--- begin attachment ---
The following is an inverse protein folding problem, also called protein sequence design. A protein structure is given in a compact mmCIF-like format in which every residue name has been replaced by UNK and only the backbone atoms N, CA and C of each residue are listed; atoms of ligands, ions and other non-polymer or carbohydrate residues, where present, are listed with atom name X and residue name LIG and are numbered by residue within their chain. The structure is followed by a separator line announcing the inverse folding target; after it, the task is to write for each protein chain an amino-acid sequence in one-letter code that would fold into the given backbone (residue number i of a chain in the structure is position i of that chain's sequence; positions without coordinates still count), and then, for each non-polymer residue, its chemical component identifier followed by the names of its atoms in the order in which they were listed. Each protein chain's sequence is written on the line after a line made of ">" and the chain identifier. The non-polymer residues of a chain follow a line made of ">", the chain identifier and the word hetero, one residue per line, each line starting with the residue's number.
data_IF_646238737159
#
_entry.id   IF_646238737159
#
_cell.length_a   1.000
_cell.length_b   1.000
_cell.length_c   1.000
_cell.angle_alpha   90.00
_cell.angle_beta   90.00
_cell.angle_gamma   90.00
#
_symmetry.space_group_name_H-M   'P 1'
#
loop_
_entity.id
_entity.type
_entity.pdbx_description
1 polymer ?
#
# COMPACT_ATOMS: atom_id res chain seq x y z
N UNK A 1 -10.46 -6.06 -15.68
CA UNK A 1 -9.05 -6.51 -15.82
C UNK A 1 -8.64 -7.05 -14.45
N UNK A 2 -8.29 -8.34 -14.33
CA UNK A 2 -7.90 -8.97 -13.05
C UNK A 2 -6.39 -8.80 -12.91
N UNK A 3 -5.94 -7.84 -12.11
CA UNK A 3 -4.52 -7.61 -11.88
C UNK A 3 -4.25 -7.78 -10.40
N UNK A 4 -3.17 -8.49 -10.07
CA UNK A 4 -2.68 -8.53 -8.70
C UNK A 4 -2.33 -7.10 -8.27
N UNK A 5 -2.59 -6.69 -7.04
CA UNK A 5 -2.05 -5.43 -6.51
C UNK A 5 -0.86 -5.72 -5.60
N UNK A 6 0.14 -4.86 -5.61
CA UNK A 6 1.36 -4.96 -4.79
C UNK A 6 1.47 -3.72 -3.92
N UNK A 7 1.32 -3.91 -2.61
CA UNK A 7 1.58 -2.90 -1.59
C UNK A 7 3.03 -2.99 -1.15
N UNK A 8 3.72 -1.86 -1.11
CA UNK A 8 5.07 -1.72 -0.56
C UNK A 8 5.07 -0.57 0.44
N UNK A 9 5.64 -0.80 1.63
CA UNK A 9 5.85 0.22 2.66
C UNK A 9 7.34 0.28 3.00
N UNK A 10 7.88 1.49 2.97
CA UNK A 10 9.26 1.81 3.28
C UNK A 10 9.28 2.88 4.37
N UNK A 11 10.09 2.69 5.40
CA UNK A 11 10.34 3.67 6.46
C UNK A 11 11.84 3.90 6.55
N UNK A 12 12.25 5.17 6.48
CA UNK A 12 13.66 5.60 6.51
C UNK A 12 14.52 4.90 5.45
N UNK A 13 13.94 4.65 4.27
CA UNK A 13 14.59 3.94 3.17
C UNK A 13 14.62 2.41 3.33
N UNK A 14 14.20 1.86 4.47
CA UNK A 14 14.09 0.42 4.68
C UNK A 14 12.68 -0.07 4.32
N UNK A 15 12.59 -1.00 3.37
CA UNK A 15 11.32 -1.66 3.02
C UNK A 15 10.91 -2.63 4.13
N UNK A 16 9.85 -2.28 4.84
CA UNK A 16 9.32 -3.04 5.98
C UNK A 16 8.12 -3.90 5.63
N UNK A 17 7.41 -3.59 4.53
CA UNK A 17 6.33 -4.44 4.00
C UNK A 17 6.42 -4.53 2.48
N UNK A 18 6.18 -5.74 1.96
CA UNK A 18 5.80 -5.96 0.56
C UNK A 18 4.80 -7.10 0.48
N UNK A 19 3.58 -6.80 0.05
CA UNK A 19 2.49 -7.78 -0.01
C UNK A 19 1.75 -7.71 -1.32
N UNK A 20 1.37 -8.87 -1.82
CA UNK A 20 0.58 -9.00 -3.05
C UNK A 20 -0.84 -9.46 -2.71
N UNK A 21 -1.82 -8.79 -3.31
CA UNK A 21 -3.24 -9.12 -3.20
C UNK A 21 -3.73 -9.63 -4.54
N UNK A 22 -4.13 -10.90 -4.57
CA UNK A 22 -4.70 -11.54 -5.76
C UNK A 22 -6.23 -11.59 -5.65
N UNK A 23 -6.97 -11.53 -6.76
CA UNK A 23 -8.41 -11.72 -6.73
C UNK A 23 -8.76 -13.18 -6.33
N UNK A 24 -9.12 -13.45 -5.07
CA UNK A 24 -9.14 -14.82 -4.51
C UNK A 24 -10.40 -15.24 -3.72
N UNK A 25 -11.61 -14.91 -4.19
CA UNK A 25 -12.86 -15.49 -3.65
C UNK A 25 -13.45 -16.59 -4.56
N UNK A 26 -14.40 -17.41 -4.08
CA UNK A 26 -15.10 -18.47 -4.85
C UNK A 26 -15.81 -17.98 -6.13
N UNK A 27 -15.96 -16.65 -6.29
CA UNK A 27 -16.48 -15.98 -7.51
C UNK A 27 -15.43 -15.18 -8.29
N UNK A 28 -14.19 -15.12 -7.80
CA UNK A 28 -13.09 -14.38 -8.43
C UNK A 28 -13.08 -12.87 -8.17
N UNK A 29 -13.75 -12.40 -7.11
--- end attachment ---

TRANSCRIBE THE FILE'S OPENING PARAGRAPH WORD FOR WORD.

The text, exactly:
The following is an inverse protein folding problem, also called protein sequence design. A protein structure is given in a compact mmCIF-like format in which every residue name has been replaced by UNK and only the backbone atoms N, CA and C of each residue are listed; atoms of ligands, ions and other non-polymer or carbohydrate residues, where present, are listed with atom name X and residue name LIG and are numbered by residue within their chain. The structure is followed by a separator line announcing the inverse folding target; after it, the task is to write for each protein chain an amino-acid sequence in one-letter code that would fold into the given backbone (residue number i of a chain in the structure is position i of that chain's sequence; positions without coordinates still count), and then, for each non-polymer residue, its chemical component identifier followed by the names of its atoms in the order in which they were listed. Each protein chain's sequence is written on the line after a line made of ">" and the chain identifier. The non-polymer residues of a chain follow a line made of ">", the chain identifier and the word hetero, one residue per line, each line starting with the residue's number.